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May 8, 2017

Balancing Freedom & Responsibility in today’s World.


As a man, I feel a deep sense of responsibility to provide for my family.

For me this is meaningful and rewarding and I choose to participate in a world that can be highly demanding of my time and energy. Yet, I also carry within myself an innate desire to be free of the limitations that society places upon me.

The question is: How can I participate in the world with all its demands and live a fulfilling life of self-determination?

We are surrounded by people vying for our attentionand if you are raising a family, or simply an active participant in the world, there is often little time left to just be. It can lead to feeling overwhelmed and exhausted.

To ensure we are not completely depleted, we may react to these feelings by shutting down, or we may strike out at others for the situations we find ourselves in. We may seek solace in alcohol or activities that keep us away from the demands of our family, especially if you are a parent.

This can lead to us feeling even more tension as our partners are left to shoulder the burden of our home duties. It can set up a circle of blame as partners feel resentful for being left to do it all. Our internal voice can berate us for not doing enough or make us feel unappreciated for all that we do.

When there seems to be no escape from external criticism, our inner critic, and the demands of the world we live in, we may become stuck in limiting patterns. There seems to be more and more that needs to be done each day. The list can be endless and it needs to all be accomplished within waking hours.

Life can feel like being on a runaway train that is headed for a crash. You may tell yourself, “I can’t go on like this, I want to live life at less than full throttle.” You may feel a strong desire to be on a desert island, so you can be more authentically you

Life under these circumstances is at least predictable, even if it is moving at warp speed. It may be too frightening to jump off that train and the freedom we seek feels like a bridge too far. So we trudge on.

I’d like to offer an alternative to this perspective.

Feeling stuck is our natural way of letting us know that we may not have enough support to let go completely from what is familiar and embrace change. It is a wisdom that we carry within, to pause when we are unsure. When contemplating crossing a fast-flowing river, we naturally stop and look around for opportunities to support a safe crossing.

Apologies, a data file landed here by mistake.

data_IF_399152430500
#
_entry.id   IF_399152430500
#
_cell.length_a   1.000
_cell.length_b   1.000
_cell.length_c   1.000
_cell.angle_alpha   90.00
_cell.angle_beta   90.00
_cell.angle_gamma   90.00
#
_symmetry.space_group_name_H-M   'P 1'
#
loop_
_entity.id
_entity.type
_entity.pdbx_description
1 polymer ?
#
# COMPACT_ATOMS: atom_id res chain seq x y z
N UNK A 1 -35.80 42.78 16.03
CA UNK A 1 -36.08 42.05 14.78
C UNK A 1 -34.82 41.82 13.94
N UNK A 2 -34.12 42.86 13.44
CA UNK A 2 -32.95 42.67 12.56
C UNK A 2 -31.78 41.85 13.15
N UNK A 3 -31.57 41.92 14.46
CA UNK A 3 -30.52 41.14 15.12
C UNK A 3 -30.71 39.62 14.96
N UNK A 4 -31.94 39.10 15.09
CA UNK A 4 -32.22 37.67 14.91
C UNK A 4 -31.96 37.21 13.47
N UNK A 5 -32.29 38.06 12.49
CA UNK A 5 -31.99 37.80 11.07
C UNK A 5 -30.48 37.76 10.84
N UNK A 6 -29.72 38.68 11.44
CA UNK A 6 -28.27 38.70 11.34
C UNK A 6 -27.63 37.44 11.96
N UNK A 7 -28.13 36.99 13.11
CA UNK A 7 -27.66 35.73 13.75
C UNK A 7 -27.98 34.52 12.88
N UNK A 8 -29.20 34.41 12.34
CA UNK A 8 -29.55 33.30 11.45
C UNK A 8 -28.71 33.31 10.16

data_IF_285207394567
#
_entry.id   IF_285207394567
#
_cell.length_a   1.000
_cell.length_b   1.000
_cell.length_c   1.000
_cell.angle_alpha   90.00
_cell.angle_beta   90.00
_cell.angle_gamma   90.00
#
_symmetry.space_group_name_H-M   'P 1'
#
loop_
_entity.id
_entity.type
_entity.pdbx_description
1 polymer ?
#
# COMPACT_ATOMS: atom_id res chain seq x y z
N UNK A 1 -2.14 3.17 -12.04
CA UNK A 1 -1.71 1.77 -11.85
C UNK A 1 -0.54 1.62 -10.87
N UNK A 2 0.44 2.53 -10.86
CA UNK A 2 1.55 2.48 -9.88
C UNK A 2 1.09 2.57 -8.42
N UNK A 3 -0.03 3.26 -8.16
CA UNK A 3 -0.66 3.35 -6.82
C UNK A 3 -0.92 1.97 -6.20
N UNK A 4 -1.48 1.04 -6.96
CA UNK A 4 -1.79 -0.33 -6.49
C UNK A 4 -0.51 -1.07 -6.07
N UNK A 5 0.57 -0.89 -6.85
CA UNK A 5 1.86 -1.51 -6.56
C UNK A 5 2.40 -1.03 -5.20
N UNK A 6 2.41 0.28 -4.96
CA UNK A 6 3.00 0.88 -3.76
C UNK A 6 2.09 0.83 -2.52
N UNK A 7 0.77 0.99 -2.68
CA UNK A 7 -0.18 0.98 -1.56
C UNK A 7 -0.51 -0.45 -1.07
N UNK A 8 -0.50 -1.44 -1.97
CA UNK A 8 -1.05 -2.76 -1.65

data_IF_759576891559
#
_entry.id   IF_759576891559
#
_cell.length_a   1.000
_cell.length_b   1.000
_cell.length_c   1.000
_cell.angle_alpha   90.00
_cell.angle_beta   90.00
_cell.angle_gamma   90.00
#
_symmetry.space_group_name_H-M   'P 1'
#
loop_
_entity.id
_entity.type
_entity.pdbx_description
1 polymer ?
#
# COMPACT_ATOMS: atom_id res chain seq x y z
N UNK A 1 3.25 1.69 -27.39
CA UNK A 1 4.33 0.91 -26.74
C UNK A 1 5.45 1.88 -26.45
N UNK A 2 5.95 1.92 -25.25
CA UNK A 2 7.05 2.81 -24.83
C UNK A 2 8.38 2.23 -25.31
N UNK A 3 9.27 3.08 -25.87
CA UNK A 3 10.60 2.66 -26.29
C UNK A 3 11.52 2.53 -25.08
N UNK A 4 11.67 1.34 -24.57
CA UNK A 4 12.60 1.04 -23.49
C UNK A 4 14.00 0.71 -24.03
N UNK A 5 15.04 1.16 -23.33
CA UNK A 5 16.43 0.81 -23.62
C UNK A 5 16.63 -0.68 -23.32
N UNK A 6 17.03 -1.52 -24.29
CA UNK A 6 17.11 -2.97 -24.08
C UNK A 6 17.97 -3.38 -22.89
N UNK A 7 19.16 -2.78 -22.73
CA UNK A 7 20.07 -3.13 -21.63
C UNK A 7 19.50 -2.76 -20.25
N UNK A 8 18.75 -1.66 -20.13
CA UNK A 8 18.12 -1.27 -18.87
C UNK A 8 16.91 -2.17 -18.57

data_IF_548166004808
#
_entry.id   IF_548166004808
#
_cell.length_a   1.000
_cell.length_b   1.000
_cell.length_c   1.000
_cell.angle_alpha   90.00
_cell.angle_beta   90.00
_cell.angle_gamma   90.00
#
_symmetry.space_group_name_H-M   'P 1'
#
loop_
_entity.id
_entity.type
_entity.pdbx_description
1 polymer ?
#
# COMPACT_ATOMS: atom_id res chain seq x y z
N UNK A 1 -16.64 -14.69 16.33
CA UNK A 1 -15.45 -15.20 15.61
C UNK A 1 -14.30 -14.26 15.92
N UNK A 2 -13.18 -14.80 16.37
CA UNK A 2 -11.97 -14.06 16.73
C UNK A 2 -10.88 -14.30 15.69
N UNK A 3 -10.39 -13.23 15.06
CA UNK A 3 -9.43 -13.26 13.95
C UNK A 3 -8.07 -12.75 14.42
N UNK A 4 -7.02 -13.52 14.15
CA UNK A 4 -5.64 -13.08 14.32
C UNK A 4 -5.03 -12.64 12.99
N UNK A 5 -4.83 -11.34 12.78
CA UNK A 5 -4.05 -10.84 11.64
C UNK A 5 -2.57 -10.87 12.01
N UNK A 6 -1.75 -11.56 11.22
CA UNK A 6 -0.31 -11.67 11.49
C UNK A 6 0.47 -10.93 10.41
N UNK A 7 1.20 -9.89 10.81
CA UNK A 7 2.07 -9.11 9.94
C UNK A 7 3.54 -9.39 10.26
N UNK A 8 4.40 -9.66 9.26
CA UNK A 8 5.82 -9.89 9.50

We could just jump in, hoping for the best, and try to get to the other side as quickly as we can without drowning. It makes perfect sense to stop in these moments though, look around, and see how we might cross without getting swept away.

We may feel the same way when faced with a personal change. When we have decided we want to change a situation in our lives, it is easier when we look for support.

To appear that we need help could threaten how we imagine others view us. We might imagine that we are “okay” in their eyes if we are capable, strong, and can take the bull by the horns.

Seeking support is not an act of weakness. It is a sensible and pragmatic approach to life, and probably the most loving act that you can give yourself in times of change.

We may hope that the situation will sort itself out, or we may try and do even more to see if we can move through a dilemma. If you like more of the same discomfort, this can work, even if you end up feeling more exhausted and depleted.

Or, there may be a wiser aspect of ourselves trying to tell us to stop and breathe.

It is okay to say, “I don’t know,” or “I need help,” or even, “I’m stuck and don’t know what to do.” These are calls from within telling us that there is not enough clarity or support to move forward.

A mantra I like to live by is “Honour thy resistance.”

Resistance is my own inner wisdom illuminating a personal threshold, inviting me to look for a better footing before I take the next step.

~

Author: Richard Prince
Image: Author’s Own; Unsplash
Editor: Lieselle Davidson

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Richard Prince

Richard Prince is a Gestalt psychotherapist practicing in Sydney. He works with clients who are interested in finding deeper meaning in their lives and wish to explore what their life calling might be. He has trained in the United States and in Australia, completing degrees in architecture, social ecology and holds an advanced diploma of Gestalt psychotherapy. He balances his therapy practice with life in the professional business world as a creative practitioner, father, husband, and full-time human being. Catch up with Richard on his blog.